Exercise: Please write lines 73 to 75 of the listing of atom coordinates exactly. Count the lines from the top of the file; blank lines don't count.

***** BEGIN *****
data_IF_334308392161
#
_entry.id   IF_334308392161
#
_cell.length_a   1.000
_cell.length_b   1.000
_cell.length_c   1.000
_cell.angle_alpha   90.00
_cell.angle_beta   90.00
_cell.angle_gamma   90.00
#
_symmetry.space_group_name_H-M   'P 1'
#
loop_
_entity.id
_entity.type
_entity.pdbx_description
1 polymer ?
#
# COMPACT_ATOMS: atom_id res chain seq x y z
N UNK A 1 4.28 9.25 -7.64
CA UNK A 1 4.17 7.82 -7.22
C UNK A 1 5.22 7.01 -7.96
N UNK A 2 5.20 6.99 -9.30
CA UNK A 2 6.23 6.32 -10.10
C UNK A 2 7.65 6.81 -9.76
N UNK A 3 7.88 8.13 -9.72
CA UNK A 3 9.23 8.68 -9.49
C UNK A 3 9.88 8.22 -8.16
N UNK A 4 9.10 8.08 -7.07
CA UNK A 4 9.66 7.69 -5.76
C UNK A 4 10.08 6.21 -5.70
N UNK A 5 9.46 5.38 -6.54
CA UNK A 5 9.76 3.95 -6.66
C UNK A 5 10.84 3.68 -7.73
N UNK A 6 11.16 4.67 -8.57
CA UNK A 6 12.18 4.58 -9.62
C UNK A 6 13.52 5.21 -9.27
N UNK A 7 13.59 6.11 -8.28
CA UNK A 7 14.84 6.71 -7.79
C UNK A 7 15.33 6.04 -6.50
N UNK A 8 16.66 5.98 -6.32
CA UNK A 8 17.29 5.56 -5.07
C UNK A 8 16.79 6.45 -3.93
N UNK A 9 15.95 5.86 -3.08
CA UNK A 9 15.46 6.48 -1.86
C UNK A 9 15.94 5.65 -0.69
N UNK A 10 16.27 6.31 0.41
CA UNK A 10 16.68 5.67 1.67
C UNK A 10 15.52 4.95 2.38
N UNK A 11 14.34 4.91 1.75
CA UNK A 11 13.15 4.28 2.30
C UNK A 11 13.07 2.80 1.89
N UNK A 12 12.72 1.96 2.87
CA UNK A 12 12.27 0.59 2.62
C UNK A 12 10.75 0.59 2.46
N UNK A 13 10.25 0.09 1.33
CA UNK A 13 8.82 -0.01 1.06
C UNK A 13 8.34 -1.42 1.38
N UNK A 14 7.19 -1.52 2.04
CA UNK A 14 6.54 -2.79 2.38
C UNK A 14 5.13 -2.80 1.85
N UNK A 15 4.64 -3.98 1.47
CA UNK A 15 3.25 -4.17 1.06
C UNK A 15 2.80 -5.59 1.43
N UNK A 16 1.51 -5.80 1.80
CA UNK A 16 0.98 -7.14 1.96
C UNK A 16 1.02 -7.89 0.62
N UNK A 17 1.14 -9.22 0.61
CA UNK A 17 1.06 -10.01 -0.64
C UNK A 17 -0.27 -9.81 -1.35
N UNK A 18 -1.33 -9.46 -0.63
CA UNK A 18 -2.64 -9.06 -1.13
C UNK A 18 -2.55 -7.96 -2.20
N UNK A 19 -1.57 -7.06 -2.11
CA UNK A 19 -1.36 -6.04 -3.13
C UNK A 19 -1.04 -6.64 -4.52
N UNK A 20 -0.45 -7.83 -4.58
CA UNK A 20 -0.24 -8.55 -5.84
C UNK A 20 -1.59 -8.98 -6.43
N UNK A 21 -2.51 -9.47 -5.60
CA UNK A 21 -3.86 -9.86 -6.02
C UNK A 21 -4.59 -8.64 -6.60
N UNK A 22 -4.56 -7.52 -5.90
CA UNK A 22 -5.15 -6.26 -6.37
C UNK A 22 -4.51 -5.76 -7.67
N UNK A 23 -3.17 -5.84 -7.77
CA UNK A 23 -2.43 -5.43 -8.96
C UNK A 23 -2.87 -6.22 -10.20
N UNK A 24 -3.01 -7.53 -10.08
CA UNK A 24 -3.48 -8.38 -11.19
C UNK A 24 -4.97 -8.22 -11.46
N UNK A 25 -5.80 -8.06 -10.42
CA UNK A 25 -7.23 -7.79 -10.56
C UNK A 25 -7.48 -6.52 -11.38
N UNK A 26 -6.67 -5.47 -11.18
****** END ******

CA UNK A 18 -2.64 -9.06 -1.13
C UNK A 18 -2.55 -7.96 -2.20
N UNK A 19 -1.57 -7.06 -2.11